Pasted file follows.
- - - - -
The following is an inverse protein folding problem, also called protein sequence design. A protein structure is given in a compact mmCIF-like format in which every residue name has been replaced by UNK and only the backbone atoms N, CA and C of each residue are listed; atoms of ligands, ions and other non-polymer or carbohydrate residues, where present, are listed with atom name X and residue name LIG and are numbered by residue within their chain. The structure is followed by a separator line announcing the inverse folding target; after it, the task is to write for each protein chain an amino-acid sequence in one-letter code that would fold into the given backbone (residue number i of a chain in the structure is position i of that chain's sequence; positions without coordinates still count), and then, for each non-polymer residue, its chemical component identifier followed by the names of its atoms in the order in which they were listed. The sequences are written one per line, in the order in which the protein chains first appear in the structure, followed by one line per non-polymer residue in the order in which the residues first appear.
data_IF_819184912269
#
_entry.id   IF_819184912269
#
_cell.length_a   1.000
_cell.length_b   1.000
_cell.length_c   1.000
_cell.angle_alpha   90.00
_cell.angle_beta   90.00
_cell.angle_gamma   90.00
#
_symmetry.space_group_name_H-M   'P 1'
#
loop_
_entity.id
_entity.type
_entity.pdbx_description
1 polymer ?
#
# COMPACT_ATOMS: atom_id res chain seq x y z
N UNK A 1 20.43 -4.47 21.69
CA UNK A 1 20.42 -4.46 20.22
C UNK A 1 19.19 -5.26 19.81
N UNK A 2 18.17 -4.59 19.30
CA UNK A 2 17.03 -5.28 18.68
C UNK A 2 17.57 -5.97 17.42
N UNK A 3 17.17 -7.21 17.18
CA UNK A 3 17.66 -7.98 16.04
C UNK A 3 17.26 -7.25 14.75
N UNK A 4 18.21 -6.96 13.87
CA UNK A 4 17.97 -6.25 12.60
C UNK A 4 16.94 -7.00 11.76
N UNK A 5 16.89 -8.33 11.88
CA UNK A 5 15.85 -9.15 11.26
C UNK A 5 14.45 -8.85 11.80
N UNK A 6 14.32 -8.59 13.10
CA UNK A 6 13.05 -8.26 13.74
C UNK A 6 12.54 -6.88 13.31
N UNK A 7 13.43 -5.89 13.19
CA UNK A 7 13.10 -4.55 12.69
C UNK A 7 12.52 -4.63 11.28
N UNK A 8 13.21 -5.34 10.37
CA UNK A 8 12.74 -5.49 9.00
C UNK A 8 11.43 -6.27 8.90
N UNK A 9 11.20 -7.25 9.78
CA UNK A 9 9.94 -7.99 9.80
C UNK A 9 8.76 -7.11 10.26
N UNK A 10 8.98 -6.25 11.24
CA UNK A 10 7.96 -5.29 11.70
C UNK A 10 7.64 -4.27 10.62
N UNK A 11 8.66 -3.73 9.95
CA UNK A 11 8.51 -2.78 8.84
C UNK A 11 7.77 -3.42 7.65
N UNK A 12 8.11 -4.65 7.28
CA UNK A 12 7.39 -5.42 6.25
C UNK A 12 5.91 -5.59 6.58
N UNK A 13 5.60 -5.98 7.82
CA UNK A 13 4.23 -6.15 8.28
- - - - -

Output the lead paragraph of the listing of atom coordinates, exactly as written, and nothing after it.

The following is an inverse protein folding problem, also called protein sequence design. A protein structure is given in a compact mmCIF-like format in which every residue name has been replaced by UNK and only the backbone atoms N, CA and C of each residue are listed; atoms of ligands, ions and other non-polymer or carbohydrate residues, where present, are listed with atom name X and residue name LIG and are numbered by residue within their chain. The structure is followed by a separator line announcing the inverse folding target; after it, the task is to write for each protein chain an amino-acid sequence in one-letter code that would fold into the given backbone (residue number i of a chain in the structure is position i of that chain's sequence; positions without coordinates still count), and then, for each non-polymer residue, its chemical component identifier followed by the names of its atoms in the order in which they were listed. The sequences are written one per line, in the order in which the protein chains first appear in the structure, followed by one line per non-polymer residue in the order in which the residues first appear.